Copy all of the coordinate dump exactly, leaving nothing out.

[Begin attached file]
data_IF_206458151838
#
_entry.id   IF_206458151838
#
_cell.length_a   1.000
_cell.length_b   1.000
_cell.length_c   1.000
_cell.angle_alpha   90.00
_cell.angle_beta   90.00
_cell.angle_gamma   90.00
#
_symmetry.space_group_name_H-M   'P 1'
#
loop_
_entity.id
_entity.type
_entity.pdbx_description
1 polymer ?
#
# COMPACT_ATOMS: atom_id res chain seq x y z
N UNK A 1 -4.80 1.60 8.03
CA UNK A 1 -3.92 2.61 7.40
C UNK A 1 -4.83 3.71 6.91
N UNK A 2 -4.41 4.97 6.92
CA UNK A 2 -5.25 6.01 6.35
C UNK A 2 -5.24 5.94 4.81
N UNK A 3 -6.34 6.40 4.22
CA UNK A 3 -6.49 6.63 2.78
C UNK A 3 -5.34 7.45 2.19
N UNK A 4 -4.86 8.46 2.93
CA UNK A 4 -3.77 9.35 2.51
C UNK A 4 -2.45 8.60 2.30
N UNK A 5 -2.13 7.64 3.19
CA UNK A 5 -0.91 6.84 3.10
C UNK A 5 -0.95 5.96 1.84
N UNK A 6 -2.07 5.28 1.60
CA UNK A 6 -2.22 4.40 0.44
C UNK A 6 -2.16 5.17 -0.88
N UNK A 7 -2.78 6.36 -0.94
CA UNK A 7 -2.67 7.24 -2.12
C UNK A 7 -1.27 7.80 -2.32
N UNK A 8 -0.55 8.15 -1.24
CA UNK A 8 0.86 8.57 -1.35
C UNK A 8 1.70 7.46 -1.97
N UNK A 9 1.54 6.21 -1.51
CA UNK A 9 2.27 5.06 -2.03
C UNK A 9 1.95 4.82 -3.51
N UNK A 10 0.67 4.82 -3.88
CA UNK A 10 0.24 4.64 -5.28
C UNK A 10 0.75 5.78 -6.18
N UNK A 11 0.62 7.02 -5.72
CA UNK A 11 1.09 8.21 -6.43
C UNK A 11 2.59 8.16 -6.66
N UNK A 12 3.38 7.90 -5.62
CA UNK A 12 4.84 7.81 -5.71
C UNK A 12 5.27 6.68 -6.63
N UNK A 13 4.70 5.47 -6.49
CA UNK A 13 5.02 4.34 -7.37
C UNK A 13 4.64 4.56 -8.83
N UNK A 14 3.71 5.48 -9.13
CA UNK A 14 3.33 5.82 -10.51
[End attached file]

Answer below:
data_IF_206458151838
#
_entry.id   IF_206458151838
#
_cell.length_a   1.000
_cell.length_b   1.000
_cell.length_c   1.000
_cell.angle_alpha   90.00
_cell.angle_beta   90.00
_cell.angle_gamma   90.00
#
_symmetry.space_group_name_H-M   'P 1'
#
loop_
_entity.id
_entity.type
_entity.pdbx_description
1 polymer ?
#
# COMPACT_ATOMS: atom_id res chain seq x y z
N UNK A 1 -4.80 1.60 8.03
CA UNK A 1 -3.92 2.61 7.40
C UNK A 1 -4.83 3.71 6.91
N UNK A 2 -4.41 4.97 6.92
CA UNK A 2 -5.25 6.01 6.35
C UNK A 2 -5.24 5.94 4.81
N UNK A 3 -6.34 6.40 4.22
CA UNK A 3 -6.49 6.63 2.78
C UNK A 3 -5.34 7.45 2.19
N UNK A 4 -4.86 8.46 2.93
CA UNK A 4 -3.77 9.35 2.51
C UNK A 4 -2.45 8.60 2.30
N UNK A 5 -2.13 7.64 3.19
CA UNK A 5 -0.91 6.84 3.10
C UNK A 5 -0.95 5.96 1.84
N UNK A 6 -2.07 5.28 1.60
CA UNK A 6 -2.22 4.40 0.44
C UNK A 6 -2.16 5.17 -0.88
N UNK A 7 -2.78 6.36 -0.94
CA UNK A 7 -2.67 7.24 -2.12
C UNK A 7 -1.27 7.80 -2.32
N UNK A 8 -0.55 8.15 -1.24
CA UNK A 8 0.86 8.57 -1.35
C UNK A 8 1.70 7.46 -1.97
N UNK A 9 1.54 6.21 -1.51
CA UNK A 9 2.27 5.06 -2.03
C UNK A 9 1.95 4.82 -3.51
N UNK A 10 0.67 4.82 -3.88
CA UNK A 10 0.24 4.64 -5.28
C UNK A 10 0.75 5.78 -6.18
N UNK A 11 0.62 7.02 -5.72
CA UNK A 11 1.09 8.21 -6.43
C UNK A 11 2.59 8.16 -6.66
N UNK A 12 3.38 7.90 -5.62
CA UNK A 12 4.84 7.81 -5.71
C UNK A 12 5.27 6.68 -6.63
N UNK A 13 4.70 5.47 -6.49
CA UNK A 13 5.02 4.34 -7.37
C UNK A 13 4.64 4.56 -8.83
N UNK A 14 3.71 5.48 -9.13
CA UNK A 14 3.33 5.82 -10.51